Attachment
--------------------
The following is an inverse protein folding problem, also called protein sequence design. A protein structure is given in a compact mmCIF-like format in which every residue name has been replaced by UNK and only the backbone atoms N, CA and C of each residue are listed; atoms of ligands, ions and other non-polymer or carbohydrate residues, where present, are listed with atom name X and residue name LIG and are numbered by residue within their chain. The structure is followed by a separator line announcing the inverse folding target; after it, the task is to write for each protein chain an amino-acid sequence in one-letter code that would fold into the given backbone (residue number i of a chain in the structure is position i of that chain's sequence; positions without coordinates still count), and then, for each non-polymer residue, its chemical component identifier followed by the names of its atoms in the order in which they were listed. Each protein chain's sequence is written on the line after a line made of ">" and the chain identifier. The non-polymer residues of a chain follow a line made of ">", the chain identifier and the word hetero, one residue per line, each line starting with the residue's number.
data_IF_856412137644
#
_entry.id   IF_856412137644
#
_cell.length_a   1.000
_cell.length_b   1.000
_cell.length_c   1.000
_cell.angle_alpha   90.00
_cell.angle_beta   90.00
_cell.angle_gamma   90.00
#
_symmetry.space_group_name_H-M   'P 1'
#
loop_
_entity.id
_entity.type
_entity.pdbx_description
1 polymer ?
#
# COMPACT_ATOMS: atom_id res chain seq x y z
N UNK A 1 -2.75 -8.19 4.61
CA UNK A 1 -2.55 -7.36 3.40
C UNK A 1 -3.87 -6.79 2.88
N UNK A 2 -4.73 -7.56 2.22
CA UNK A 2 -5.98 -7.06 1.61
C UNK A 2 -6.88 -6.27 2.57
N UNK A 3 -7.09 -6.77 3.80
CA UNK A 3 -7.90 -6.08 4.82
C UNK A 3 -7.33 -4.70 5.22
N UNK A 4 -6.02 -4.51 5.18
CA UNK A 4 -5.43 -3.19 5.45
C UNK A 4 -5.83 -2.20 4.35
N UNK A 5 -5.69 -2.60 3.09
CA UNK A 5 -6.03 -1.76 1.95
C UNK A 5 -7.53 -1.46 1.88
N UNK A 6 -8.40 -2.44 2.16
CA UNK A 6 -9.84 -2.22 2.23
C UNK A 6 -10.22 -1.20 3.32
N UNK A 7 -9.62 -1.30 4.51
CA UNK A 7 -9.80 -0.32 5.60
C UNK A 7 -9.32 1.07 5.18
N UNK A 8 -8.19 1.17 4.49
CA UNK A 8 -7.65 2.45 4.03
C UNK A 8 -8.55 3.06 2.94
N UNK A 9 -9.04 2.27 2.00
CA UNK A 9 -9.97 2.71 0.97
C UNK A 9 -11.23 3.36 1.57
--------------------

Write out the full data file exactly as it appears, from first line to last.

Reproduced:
The following is an inverse protein folding problem, also called protein sequence design. A protein structure is given in a compact mmCIF-like format in which every residue name has been replaced by UNK and only the backbone atoms N, CA and C of each residue are listed; atoms of ligands, ions and other non-polymer or carbohydrate residues, where present, are listed with atom name X and residue name LIG and are numbered by residue within their chain. The structure is followed by a separator line announcing the inverse folding target; after it, the task is to write for each protein chain an amino-acid sequence in one-letter code that would fold into the given backbone (residue number i of a chain in the structure is position i of that chain's sequence; positions without coordinates still count), and then, for each non-polymer residue, its chemical component identifier followed by the names of its atoms in the order in which they were listed. Each protein chain's sequence is written on the line after a line made of ">" and the chain identifier. The non-polymer residues of a chain follow a line made of ">", the chain identifier and the word hetero, one residue per line, each line starting with the residue's number.
data_IF_856412137644
#
_entry.id   IF_856412137644
#
_cell.length_a   1.000
_cell.length_b   1.000
_cell.length_c   1.000
_cell.angle_alpha   90.00
_cell.angle_beta   90.00
_cell.angle_gamma   90.00
#
_symmetry.space_group_name_H-M   'P 1'
#
loop_
_entity.id
_entity.type
_entity.pdbx_description
1 polymer ?
#
# COMPACT_ATOMS: atom_id res chain seq x y z
N UNK A 1 -2.75 -8.19 4.61
CA UNK A 1 -2.55 -7.36 3.40
C UNK A 1 -3.87 -6.79 2.88
N UNK A 2 -4.73 -7.56 2.22
CA UNK A 2 -5.98 -7.06 1.61
C UNK A 2 -6.88 -6.27 2.57
N UNK A 3 -7.09 -6.77 3.80
CA UNK A 3 -7.90 -6.08 4.82
C UNK A 3 -7.33 -4.70 5.22
N UNK A 4 -6.02 -4.51 5.18
CA UNK A 4 -5.43 -3.19 5.45
C UNK A 4 -5.83 -2.20 4.35
N UNK A 5 -5.69 -2.60 3.09
CA UNK A 5 -6.03 -1.76 1.95
C UNK A 5 -7.53 -1.46 1.88
N UNK A 6 -8.40 -2.44 2.16
CA UNK A 6 -9.84 -2.22 2.23
C UNK A 6 -10.22 -1.20 3.32
N UNK A 7 -9.62 -1.30 4.51
CA UNK A 7 -9.80 -0.32 5.60
C UNK A 7 -9.32 1.07 5.18
N UNK A 8 -8.19 1.17 4.49
CA UNK A 8 -7.65 2.45 4.03
C UNK A 8 -8.55 3.06 2.94
N UNK A 9 -9.04 2.27 2.00
CA UNK A 9 -9.97 2.71 0.97
C UNK A 9 -11.23 3.36 1.57